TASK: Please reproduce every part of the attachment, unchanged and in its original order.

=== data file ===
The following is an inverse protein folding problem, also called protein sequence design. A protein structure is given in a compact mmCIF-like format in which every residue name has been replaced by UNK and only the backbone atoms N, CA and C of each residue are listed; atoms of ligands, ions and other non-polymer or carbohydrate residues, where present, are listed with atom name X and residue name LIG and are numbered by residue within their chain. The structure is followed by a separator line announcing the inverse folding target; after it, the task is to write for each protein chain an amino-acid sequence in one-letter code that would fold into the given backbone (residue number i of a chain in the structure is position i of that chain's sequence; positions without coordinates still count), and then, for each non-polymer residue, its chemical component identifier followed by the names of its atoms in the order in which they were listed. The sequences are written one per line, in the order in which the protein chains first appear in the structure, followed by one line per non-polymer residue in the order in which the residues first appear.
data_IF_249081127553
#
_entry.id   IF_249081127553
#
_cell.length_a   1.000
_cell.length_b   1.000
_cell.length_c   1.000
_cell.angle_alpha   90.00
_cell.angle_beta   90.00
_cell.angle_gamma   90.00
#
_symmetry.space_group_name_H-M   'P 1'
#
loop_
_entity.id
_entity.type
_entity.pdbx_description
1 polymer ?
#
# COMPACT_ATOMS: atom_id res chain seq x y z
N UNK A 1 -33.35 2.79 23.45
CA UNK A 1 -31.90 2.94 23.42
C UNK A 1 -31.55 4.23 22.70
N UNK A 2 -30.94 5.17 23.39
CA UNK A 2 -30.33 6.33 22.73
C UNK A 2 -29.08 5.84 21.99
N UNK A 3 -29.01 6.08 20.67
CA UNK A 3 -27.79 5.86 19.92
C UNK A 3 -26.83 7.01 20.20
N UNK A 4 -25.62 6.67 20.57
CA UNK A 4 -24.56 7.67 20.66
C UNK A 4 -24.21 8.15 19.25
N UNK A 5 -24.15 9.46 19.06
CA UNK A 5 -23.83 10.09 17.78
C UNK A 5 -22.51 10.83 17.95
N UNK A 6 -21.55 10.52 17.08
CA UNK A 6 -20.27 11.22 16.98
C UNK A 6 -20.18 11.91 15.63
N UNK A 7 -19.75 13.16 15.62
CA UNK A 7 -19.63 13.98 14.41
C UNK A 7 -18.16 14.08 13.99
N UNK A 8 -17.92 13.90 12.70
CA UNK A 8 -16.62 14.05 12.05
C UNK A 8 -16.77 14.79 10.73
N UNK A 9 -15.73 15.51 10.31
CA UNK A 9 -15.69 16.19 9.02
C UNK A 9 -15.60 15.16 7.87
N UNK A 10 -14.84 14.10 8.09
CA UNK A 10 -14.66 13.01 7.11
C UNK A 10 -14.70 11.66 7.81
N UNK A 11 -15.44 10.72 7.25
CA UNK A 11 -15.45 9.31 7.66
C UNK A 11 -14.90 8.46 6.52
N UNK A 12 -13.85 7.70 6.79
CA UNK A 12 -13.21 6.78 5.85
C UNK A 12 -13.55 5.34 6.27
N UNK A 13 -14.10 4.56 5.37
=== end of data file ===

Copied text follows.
The following is an inverse protein folding problem, also called protein sequence design. A protein structure is given in a compact mmCIF-like format in which every residue name has been replaced by UNK and only the backbone atoms N, CA and C of each residue are listed; atoms of ligands, ions and other non-polymer or carbohydrate residues, where present, are listed with atom name X and residue name LIG and are numbered by residue within their chain. The structure is followed by a separator line announcing the inverse folding target; after it, the task is to write for each protein chain an amino-acid sequence in one-letter code that would fold into the given backbone (residue number i of a chain in the structure is position i of that chain's sequence; positions without coordinates still count), and then, for each non-polymer residue, its chemical component identifier followed by the names of its atoms in the order in which they were listed. The sequences are written one per line, in the order in which the protein chains first appear in the structure, followed by one line per non-polymer residue in the order in which the residues first appear.
data_IF_249081127553
#
_entry.id   IF_249081127553
#
_cell.length_a   1.000
_cell.length_b   1.000
_cell.length_c   1.000
_cell.angle_alpha   90.00
_cell.angle_beta   90.00
_cell.angle_gamma   90.00
#
_symmetry.space_group_name_H-M   'P 1'
#
loop_
_entity.id
_entity.type
_entity.pdbx_description
1 polymer ?
#
# COMPACT_ATOMS: atom_id res chain seq x y z
N UNK A 1 -33.35 2.79 23.45
CA UNK A 1 -31.90 2.94 23.42
C UNK A 1 -31.55 4.23 22.70
N UNK A 2 -30.94 5.17 23.39
CA UNK A 2 -30.33 6.33 22.73
C UNK A 2 -29.08 5.84 21.99
N UNK A 3 -29.01 6.08 20.67
CA UNK A 3 -27.79 5.86 19.92
C UNK A 3 -26.83 7.01 20.20
N UNK A 4 -25.62 6.67 20.57
CA UNK A 4 -24.56 7.67 20.66
C UNK A 4 -24.21 8.15 19.25
N UNK A 5 -24.15 9.46 19.06
CA UNK A 5 -23.83 10.09 17.78
C UNK A 5 -22.51 10.83 17.95
N UNK A 6 -21.55 10.52 17.08
CA UNK A 6 -20.27 11.22 16.98
C UNK A 6 -20.18 11.91 15.63
N UNK A 7 -19.75 13.16 15.62
CA UNK A 7 -19.63 13.98 14.41
C UNK A 7 -18.16 14.08 13.99
N UNK A 8 -17.92 13.90 12.70
CA UNK A 8 -16.62 14.05 12.05
C UNK A 8 -16.77 14.79 10.73
N UNK A 9 -15.73 15.51 10.31
CA UNK A 9 -15.69 16.19 9.02
C UNK A 9 -15.60 15.16 7.87
N UNK A 10 -14.84 14.10 8.09
CA UNK A 10 -14.66 13.01 7.11
C UNK A 10 -14.70 11.66 7.81
N UNK A 11 -15.44 10.72 7.25
CA UNK A 11 -15.45 9.31 7.66
C UNK A 11 -14.90 8.46 6.52
N UNK A 12 -13.85 7.70 6.79
CA UNK A 12 -13.21 6.78 5.85
C UNK A 12 -13.55 5.34 6.27
N UNK A 13 -14.10 4.56 5.37